The National Perspective


The fifty-eight Organ Procurement Organizations (OPOs) serving the nation represent a unique aspect of the health care system. These community-based, non-profit organizations are designated by the federal government to recover organs from deceased donors for transplantation. Indeed, they are the only organizations charged with such a responsibility. Since the creation of the OPO structure in the mid-1980s, the US has developed one of the most successful systems of donor identification, authorization, recovery, and coordination in the world.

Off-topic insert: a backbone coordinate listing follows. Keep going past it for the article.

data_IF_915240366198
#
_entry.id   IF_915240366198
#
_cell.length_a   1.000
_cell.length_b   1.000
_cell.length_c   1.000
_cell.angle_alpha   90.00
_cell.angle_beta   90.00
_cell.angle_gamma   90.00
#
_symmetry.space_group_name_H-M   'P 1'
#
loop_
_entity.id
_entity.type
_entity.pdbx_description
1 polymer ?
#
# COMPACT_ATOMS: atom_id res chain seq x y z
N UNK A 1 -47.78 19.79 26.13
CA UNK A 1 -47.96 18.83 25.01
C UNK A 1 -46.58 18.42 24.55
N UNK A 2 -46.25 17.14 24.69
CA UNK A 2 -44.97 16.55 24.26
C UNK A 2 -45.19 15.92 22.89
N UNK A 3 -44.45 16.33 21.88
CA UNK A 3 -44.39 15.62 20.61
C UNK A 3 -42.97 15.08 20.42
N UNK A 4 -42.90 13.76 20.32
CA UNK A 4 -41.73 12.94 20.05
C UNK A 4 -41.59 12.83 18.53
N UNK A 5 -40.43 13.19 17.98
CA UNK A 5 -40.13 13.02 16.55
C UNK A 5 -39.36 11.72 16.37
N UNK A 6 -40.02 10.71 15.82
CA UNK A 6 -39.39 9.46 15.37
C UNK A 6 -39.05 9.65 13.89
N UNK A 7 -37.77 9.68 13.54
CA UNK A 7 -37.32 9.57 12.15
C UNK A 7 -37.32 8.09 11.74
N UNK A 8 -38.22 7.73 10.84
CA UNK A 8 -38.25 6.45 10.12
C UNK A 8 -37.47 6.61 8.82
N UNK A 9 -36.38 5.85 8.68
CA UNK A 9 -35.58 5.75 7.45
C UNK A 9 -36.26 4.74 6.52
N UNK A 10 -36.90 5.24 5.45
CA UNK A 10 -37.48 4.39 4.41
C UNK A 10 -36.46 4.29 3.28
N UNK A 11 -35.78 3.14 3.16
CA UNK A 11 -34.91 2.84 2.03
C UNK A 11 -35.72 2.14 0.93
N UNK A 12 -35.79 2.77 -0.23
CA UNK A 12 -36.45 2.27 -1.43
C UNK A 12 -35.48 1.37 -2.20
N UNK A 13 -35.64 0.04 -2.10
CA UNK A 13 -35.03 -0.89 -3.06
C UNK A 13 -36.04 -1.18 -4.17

The work of OPOs also includes support services for donor families, the clinical management of deceased donors, in-service and professional education of hospital staff, public education and donor registration, tissue, and cornea donation and the recovery of non-transplantable organs and tissues for medical research.

OPOs are critical to the organ transplant system that tens of thousands of patients depend on each year to provide the life-saving transplant they so desperately need. For this reason, it is important to recognize the ongoing high-level performance of our donation system and to continue advocating for system changes to support continuous improvement.

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